It is interesting how many people who do not worry about what God thinks feel free to accuse Him when trouble comes. Frequently the first question is, “Why did God do this? Where is God in all this?” They do not stop to consider that they have been ignoring God and His commandments. For the most part, people just keep on going, giving no thought to the fact that a return to God is needed.

The way to return

There may come a time, as it did with Israel, when God must say, “I’m going to step back until you finally can acknowledge your offense and return to Me.” However, notice in verse 15 that there also is a reference to mercy. God says, “I will go and return to my place till they acknowledge their offense, and seek my face.” There was a way back to God for Israel, and there is for people today who have turned away from Him. Hosea said, “If we come and return to the Lord, He will give us life and we can know Him.” There is a positive impact on our lives when we follow this admonition and “come and return” to the Lord. Our sins will be forgiven and we will be right with God. We will have an intimate, thriving relationship with the Creator as we keep our eyes on Him and live in obedience to His Word. Finally, we will look forward to a blessed eternity with Him!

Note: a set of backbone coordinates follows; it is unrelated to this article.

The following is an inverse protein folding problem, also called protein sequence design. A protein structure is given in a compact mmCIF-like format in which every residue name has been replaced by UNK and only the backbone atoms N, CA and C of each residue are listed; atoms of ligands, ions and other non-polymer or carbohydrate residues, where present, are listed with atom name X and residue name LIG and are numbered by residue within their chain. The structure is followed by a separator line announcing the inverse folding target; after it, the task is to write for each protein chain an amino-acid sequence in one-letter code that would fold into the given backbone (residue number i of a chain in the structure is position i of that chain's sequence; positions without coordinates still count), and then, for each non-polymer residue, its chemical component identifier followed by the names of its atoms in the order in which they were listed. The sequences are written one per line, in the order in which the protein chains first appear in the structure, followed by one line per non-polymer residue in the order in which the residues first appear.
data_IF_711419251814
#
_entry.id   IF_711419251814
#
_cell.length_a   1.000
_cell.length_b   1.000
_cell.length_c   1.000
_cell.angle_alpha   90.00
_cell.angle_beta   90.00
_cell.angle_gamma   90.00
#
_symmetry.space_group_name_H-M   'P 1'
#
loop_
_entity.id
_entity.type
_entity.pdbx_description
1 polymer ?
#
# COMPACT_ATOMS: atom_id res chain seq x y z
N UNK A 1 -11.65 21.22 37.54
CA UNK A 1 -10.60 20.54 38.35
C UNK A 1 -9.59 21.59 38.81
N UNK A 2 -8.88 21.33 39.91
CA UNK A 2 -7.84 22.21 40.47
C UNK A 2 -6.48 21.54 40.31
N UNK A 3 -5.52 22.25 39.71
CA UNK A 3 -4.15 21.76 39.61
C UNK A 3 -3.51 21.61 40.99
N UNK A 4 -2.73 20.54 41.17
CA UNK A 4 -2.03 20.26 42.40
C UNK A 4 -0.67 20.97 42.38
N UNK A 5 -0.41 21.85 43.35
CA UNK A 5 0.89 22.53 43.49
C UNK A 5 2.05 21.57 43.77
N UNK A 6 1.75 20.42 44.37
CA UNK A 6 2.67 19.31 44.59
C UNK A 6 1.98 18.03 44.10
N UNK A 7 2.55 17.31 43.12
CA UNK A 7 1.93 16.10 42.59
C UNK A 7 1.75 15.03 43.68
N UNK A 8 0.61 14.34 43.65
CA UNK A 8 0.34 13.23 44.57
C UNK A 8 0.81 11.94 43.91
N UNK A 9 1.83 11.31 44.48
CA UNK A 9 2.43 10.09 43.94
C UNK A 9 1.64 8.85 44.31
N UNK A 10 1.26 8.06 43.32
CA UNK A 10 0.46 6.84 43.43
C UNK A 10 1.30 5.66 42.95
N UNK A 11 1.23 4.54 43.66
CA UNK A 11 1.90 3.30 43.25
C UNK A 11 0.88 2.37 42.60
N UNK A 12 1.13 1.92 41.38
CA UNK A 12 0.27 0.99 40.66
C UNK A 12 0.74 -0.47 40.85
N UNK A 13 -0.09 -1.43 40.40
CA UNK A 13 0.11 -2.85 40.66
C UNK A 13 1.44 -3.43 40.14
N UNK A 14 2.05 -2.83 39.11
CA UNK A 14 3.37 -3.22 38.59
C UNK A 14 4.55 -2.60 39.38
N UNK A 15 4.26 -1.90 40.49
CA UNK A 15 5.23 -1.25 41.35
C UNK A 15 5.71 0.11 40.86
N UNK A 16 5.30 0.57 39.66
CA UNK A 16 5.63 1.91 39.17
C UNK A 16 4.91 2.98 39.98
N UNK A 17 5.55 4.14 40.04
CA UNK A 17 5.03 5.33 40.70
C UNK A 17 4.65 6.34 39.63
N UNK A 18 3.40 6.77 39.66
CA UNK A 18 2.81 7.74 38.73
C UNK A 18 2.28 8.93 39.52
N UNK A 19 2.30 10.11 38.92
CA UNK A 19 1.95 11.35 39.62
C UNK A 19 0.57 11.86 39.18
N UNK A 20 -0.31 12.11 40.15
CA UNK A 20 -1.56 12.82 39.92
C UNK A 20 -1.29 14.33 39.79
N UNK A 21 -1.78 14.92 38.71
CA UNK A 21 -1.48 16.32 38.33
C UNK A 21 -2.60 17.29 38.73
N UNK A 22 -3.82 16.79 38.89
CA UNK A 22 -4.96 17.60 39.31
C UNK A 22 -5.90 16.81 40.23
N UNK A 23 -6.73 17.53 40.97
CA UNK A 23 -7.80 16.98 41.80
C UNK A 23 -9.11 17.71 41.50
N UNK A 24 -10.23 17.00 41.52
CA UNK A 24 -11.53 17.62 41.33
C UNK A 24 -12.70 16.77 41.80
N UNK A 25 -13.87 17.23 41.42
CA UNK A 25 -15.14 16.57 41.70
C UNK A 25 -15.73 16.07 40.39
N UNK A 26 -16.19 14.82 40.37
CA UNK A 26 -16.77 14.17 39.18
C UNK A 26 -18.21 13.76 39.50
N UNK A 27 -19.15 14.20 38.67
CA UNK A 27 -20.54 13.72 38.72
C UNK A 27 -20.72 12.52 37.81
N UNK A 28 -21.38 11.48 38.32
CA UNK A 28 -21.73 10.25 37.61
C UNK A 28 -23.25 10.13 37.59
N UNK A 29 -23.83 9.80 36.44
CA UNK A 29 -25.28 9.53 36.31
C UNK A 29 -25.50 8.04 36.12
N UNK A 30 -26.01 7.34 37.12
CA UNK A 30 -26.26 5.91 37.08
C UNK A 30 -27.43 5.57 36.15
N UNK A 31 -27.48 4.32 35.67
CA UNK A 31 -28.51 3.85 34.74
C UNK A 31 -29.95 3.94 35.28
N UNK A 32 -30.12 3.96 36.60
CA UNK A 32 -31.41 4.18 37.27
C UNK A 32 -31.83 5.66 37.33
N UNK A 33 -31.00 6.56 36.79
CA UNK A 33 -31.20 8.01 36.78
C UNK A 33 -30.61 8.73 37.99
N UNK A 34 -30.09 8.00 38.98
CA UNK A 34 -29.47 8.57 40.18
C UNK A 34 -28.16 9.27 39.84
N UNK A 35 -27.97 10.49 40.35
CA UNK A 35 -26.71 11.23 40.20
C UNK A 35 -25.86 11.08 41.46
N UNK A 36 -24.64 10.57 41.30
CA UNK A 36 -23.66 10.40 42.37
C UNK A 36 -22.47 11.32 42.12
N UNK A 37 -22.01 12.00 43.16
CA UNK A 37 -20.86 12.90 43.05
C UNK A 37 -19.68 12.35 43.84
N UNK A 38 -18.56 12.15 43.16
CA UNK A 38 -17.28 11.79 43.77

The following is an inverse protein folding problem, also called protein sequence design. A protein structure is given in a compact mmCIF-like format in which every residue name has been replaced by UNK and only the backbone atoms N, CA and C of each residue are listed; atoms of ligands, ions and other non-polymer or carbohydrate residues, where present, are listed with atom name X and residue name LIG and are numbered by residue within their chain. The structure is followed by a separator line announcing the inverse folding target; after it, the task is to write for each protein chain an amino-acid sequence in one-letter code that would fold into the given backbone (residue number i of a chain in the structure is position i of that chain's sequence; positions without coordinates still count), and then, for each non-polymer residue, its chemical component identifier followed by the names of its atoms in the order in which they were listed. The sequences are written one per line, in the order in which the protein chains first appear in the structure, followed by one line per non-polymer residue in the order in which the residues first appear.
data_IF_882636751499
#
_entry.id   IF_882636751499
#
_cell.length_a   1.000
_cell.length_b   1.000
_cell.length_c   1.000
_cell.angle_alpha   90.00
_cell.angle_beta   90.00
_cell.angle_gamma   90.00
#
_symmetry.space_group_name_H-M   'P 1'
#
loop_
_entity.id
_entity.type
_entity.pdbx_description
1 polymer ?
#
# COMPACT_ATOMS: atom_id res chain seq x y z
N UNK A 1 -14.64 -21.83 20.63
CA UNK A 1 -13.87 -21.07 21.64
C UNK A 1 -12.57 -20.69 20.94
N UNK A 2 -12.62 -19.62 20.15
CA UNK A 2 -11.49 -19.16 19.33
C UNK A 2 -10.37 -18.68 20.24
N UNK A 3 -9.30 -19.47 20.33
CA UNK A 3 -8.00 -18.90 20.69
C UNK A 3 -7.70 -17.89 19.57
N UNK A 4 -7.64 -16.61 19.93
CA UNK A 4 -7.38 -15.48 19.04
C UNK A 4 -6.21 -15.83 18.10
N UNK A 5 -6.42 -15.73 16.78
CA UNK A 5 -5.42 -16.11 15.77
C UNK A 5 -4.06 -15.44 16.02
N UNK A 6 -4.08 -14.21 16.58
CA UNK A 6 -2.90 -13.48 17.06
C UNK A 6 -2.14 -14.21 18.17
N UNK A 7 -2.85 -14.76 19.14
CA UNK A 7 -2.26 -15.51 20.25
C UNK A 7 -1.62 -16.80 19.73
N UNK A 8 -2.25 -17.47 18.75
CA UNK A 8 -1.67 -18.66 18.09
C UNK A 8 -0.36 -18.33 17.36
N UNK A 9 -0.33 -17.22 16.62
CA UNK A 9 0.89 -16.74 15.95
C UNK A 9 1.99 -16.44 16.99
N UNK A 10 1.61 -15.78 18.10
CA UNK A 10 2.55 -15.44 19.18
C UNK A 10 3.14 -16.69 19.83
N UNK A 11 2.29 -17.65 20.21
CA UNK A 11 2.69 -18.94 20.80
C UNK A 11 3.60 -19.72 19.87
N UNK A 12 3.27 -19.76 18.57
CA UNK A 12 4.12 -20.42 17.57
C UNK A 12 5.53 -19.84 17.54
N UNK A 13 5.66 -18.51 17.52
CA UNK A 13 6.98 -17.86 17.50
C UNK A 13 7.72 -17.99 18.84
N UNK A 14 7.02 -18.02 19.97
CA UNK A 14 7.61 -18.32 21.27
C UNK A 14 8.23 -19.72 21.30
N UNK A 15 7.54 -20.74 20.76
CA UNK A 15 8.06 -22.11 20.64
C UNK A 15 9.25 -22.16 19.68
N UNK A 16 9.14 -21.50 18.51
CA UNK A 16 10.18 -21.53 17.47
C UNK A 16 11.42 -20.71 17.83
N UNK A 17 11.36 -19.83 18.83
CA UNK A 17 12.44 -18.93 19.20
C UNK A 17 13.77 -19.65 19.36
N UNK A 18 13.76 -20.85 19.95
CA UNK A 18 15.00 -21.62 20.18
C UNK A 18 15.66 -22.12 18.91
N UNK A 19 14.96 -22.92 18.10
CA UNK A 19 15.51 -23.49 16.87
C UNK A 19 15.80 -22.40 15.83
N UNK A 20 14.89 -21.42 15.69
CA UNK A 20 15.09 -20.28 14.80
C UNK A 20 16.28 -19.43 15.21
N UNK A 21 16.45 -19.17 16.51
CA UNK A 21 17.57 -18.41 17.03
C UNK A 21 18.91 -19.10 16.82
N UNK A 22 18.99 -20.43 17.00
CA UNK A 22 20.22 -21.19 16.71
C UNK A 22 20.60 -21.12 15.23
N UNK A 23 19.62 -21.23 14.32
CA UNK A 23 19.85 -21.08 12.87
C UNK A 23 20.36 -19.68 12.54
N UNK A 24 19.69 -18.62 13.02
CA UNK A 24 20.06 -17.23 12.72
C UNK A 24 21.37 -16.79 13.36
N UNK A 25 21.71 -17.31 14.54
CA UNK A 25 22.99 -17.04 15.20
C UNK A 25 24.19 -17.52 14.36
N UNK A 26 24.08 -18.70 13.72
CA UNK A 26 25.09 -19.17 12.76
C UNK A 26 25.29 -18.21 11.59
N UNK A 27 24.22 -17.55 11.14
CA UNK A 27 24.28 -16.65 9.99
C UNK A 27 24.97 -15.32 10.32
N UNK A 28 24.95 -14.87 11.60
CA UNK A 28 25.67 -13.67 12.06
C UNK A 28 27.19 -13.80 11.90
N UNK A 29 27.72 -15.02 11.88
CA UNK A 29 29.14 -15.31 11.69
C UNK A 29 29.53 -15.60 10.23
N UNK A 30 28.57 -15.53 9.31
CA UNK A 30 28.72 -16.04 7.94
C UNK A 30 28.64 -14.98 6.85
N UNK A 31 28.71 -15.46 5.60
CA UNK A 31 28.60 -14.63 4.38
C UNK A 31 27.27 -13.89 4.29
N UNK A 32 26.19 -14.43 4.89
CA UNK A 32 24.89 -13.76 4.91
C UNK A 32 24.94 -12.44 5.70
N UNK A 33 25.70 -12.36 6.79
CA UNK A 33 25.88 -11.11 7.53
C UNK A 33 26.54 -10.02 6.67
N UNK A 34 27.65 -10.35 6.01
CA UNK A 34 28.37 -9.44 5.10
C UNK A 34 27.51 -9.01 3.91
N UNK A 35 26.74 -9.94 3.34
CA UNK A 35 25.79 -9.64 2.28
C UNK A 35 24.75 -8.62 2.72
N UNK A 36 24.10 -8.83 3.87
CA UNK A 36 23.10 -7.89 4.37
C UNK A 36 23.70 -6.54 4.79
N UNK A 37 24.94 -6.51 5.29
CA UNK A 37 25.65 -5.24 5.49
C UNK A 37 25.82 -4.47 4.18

Today, if you are not where you’re supposed to be with the Lord, we urge you to return. The “ding” is sounding; we are nearing the end of the line. The Holy Spirit still is calling hearts to repentance, just as when the prophet Hosea, under the anointing of the Holy Spirit, called out to Israel to return to the Lord. God promises to renew and restore if you will just yield to Him. Pay heed to His warning, and return to Him today!

About the author

Bill McKibben is Director of Asia Work for the Apostolic Faith organization, and pastor of the Apostolic Faith Church in Seattle, Washington.